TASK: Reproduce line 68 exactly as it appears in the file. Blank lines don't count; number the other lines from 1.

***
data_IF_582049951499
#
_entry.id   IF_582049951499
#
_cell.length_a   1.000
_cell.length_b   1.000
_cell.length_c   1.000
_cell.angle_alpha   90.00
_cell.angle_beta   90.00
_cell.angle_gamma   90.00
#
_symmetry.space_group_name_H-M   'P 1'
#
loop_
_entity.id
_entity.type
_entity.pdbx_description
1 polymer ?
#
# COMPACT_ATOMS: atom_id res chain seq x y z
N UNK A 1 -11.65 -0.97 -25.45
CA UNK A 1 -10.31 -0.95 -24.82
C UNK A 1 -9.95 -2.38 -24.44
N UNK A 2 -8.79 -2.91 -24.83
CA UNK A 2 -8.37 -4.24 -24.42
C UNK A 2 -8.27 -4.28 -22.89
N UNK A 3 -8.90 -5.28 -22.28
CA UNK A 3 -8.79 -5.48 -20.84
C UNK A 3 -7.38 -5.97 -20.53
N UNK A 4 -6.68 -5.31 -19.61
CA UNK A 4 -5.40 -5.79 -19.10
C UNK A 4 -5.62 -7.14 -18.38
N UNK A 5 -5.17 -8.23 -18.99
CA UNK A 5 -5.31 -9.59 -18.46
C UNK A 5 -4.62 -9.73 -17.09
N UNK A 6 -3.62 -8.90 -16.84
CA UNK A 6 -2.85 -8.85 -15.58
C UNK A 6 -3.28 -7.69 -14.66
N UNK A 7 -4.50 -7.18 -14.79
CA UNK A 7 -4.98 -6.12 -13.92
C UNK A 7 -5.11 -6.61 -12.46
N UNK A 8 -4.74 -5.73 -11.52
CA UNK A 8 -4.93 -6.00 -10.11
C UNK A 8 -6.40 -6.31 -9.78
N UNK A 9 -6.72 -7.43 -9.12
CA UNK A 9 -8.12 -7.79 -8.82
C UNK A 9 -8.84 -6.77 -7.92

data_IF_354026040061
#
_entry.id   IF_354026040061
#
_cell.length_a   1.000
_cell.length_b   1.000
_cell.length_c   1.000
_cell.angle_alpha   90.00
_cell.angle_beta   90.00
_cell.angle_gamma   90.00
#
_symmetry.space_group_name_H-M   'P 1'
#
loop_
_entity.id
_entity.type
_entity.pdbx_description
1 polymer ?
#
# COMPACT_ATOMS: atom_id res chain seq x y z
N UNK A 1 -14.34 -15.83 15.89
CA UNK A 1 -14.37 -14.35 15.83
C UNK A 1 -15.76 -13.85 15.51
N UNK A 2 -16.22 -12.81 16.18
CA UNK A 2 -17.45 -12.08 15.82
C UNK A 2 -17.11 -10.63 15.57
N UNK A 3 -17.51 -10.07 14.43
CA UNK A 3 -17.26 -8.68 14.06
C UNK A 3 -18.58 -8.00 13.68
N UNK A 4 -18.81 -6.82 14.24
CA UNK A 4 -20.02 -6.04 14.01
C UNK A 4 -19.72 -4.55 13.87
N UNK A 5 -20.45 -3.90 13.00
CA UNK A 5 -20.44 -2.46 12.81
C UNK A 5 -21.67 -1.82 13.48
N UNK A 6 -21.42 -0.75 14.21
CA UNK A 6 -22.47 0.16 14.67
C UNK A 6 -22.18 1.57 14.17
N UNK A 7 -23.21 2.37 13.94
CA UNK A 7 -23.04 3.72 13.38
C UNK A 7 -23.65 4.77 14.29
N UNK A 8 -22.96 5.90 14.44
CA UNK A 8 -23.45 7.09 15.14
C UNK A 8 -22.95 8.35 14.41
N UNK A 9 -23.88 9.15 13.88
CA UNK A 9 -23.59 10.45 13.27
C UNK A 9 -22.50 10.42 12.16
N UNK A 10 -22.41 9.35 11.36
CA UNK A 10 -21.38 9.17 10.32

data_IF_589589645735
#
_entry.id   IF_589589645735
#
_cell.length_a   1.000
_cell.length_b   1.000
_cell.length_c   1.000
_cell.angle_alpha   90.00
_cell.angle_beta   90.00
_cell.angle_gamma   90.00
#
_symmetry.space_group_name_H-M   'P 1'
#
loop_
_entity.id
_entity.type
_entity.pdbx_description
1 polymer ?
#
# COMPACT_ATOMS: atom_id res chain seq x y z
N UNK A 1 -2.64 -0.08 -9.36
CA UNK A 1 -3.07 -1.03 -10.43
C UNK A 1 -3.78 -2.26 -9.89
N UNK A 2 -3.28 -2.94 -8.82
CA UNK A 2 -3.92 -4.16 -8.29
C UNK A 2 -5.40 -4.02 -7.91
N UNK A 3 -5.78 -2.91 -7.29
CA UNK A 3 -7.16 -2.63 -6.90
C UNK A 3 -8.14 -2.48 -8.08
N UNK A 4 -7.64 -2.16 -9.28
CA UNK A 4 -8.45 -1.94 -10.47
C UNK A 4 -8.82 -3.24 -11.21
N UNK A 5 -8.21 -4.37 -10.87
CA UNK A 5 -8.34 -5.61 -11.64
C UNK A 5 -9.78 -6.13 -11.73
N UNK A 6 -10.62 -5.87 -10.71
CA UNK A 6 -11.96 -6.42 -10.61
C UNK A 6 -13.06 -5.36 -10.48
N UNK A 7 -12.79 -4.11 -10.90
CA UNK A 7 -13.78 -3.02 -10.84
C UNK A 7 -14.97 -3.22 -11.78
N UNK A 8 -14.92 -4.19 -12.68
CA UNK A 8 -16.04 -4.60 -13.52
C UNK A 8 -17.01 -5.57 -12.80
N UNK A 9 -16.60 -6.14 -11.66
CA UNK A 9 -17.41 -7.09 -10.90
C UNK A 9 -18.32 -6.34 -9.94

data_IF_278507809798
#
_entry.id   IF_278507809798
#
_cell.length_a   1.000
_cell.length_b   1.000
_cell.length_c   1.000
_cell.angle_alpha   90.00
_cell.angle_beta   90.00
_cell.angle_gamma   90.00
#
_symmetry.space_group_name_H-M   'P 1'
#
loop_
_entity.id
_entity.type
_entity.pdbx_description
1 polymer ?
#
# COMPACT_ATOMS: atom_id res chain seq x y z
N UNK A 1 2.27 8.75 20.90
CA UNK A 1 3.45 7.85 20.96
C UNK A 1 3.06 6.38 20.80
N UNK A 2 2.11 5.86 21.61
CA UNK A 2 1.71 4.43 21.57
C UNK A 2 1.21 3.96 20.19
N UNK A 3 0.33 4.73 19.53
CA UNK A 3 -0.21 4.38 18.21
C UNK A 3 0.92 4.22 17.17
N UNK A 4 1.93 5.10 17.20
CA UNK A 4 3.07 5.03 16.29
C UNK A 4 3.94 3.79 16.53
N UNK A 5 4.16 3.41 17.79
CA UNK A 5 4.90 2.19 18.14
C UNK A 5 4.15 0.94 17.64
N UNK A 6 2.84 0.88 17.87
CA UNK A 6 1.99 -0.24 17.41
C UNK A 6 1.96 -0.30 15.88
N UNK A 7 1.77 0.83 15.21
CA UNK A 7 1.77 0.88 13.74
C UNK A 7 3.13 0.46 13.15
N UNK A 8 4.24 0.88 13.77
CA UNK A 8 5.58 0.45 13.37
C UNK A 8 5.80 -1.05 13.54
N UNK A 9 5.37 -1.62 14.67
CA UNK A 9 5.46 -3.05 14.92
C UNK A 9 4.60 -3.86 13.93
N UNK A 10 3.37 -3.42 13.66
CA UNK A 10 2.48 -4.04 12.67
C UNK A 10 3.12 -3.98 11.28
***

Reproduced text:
N UNK A 1 -14.34 -15.83 15.89